Denver Nuggets 136, Houston Rockets 122: The Curse of Ty Lawson is broken

In the 2015-16 season the Houston Rockets acquired former Nuggets’ guard Ty Lawson in an attempt to move James Harden off the ball. That year Denver swept Houston three games to none and held Lawson to a combined 14 points in 84 total minutes. Since Lawson was cut in March of that year the Rockets had won each of the next 12 contests between the two franchises. Some speculated that the Denver Nuggets would never beat Houston again. 

Last night, at 11:31 central time on the first of February, the Curse of Ty Lawson was broken. The Denver Nuggets beat the Houston Rockets 136-122. 

In spite of the blowout, Houston put up respectable totals. They lost the turnover battle by two, had one fewer of each steals and blocks, and were within range of the Nuggets on the boards. Even their percentages were solid, as they bested their season stats from three and the field. On any given night it would have been enough. In Denver, it wasn’t. 

The Nuggets shot well from the three and the stripe at 45 and 87 percent respectively, and an incredible 73 percent on field goals inside the arc. Nikola Jokic and Malik Beasley, who scored 66 of Denver’s 136 points, shot a combined 18 of 21 on twos. Monte Morris and Torrey Craig also had their way on the inside, hitting 10 of 12 shots on the interior. The other five Nuggets who took shots didn’t suck either, hitting 50 percent of their 18 looks from 2. Really, there was no tier of Nugget that the Rockets could hope to contain. A ten-pack of chicken nuggets could have hung 120 on Houston and saved the Kroenkes millions in the process. 

It’s hard to blame one player when everybody has the runs, but Kenneth Faried brought the sushi. Starting for the injured Clint Capela, the under-sized Faried began the game guarding Nuggets’ center Nikola Jokic. The Serbian big man made it clear early that that was not going to work, backing down the smaller man and putting the ball up on a shelf Faried would have needed a ladder to reach.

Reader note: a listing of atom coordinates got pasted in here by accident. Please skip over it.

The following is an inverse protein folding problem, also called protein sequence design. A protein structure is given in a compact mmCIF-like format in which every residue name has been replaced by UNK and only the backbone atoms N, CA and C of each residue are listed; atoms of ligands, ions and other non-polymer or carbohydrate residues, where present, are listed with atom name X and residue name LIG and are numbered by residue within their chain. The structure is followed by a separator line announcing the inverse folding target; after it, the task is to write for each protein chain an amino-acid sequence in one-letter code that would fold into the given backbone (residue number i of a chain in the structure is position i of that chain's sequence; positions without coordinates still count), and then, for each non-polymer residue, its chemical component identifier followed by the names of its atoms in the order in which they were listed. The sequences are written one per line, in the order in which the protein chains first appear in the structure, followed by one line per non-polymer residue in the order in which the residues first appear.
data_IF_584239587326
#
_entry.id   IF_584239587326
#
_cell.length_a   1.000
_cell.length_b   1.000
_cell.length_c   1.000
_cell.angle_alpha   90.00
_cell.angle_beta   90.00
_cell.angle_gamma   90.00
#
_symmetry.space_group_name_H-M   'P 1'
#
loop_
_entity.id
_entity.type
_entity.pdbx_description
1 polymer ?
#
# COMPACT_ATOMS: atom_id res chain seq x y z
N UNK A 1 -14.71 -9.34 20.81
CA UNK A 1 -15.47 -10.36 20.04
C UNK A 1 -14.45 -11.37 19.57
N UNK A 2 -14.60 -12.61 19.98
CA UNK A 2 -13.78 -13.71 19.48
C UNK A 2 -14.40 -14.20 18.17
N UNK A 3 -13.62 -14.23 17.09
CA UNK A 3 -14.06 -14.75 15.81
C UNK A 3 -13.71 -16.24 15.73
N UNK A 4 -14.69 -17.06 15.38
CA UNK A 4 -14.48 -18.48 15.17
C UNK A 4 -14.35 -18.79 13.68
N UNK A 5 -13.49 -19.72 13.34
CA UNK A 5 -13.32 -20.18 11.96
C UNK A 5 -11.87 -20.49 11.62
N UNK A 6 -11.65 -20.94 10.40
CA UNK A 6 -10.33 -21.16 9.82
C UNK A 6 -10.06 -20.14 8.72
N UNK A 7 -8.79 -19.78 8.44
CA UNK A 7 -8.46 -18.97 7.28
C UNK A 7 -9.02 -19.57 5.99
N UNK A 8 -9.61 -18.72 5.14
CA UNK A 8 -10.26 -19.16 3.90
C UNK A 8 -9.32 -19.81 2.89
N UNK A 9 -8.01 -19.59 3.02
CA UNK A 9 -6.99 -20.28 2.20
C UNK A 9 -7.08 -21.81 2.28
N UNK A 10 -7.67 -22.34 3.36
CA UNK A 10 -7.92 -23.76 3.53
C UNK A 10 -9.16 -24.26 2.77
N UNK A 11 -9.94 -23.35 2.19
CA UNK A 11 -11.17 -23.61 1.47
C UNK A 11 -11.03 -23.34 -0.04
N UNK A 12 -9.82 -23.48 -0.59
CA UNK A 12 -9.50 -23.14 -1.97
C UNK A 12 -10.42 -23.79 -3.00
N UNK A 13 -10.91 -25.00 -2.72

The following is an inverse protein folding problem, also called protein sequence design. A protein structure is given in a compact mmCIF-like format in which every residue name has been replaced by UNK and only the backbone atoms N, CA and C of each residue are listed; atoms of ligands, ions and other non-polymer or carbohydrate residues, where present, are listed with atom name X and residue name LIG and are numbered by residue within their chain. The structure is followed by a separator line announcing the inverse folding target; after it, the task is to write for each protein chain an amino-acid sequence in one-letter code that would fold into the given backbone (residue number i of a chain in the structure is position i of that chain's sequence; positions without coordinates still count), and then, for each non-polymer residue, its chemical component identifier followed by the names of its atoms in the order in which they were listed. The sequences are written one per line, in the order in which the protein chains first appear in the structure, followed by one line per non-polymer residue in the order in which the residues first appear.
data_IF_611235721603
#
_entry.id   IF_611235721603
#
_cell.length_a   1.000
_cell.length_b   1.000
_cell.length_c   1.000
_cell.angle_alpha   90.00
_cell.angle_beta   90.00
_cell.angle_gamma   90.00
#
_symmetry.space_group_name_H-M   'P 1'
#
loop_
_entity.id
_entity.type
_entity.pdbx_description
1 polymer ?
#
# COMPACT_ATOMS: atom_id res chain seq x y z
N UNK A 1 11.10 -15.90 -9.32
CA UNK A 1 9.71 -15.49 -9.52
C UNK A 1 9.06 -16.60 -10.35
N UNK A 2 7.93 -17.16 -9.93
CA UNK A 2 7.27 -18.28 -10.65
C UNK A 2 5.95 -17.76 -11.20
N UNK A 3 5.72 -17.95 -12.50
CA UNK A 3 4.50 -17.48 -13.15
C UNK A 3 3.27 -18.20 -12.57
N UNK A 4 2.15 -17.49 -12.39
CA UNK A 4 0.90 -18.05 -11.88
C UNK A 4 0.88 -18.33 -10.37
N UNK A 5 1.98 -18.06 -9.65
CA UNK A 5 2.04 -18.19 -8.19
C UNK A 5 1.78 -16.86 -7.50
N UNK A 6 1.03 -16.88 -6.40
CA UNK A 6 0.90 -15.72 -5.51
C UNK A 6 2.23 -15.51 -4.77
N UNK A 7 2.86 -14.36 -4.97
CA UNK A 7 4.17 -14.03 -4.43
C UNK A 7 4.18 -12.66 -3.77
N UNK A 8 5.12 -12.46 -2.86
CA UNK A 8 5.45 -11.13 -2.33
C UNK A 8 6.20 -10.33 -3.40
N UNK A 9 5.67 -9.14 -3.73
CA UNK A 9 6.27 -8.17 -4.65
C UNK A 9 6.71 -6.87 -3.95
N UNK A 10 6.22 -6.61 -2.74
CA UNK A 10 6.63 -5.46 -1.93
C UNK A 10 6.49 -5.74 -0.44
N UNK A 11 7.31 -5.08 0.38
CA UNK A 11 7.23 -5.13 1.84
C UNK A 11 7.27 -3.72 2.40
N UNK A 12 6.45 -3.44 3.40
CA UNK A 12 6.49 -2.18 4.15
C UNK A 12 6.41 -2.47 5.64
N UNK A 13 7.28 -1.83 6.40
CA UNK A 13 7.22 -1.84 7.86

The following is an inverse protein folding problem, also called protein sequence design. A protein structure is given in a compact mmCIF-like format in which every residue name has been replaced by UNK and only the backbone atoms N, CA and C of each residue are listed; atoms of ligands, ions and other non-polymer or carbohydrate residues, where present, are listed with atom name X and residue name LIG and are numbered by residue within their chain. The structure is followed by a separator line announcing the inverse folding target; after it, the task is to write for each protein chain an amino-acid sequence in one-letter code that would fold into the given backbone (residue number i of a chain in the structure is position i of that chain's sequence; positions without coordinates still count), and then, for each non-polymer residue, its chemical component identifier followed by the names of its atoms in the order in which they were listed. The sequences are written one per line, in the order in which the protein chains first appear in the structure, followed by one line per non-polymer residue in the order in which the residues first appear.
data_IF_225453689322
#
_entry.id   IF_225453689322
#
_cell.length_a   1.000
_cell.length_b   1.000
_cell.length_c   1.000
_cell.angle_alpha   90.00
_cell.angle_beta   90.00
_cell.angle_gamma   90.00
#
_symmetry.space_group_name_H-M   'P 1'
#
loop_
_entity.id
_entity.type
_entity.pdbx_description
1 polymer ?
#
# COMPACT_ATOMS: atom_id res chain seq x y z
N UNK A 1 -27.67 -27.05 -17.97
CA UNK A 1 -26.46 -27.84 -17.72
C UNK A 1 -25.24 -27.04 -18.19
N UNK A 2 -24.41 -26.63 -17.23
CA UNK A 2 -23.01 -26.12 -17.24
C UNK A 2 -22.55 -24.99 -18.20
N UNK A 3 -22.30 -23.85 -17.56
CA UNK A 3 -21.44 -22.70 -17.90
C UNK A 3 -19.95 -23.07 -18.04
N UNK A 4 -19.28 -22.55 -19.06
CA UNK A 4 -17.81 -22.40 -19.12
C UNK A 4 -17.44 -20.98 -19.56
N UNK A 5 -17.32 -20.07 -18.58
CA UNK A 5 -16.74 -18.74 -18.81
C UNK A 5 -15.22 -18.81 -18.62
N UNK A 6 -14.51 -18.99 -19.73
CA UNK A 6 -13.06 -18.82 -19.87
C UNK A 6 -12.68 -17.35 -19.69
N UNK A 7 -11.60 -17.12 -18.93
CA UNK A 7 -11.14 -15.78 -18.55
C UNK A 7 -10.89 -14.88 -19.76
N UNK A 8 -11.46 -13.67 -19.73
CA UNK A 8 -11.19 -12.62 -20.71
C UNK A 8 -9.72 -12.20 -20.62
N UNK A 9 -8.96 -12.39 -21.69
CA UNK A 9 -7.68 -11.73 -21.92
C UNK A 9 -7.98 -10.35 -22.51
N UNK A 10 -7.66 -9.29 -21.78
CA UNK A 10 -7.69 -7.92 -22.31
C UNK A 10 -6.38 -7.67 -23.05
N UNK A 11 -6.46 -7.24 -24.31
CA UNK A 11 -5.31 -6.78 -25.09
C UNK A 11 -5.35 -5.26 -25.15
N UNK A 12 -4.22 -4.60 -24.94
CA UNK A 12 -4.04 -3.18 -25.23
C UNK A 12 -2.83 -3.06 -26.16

Despite Jokic’s early success in the post, the Rockets took an eight-point lead into the second quarter on the strength of a 43-point first. Faried was so bad in the post, however, that in the second Houston opted to put PJ Tucker and then James Harden on the big man, moving Faried on to whichever Nugget was next in line. This was a disaster. Tucker and Harden were also completely helpless against Jokic, and Faried was even worse against the Nuggets’ smalls. Denver got whatever they wanted that quarter: post ups, back cuts, transition points, ball screens, or isolations. It didn’t matter. The Rockets’ defenders might as well have been emotional support dogs, guiding Nuggets to the basket and offering supportive yips as they went. In Faried’s ten first quarter minutes Denver scored 41 points. The eight-point Rockets’ lead turned in to a 20-point deficit. Houston never got within eight points again. 

It was the second bad loss in a row for the Rockets, and the second time in a row their lack of size was exposed. Just days from the trade deadline, help could be coming, and Isaiah Hartenstein could get some run after playing some quality minutes in the fourth. Whatever happens the Rockets need size fast. 

The loss dropped Houston to 29-22 on the season and sixth place in the standings. They play the surging Utah Jazz tonight at 7 pm. 

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Ross MDredninetyfour Recent comment authors
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Faried has been a revelation on the boards and as a lob threat, but I hadn’t realized before we got him just how atrocious he is defensively. I knew he had a reputation of “not being a good defender” but he’s really bad..

Ross MD
Ross MD

Yeah. It really explains how he can be so active and productive offensively and still be a journeyman at this point. And last night he wasn’t even himself on the boards. He had two defensive rebounds in 30 minutes.

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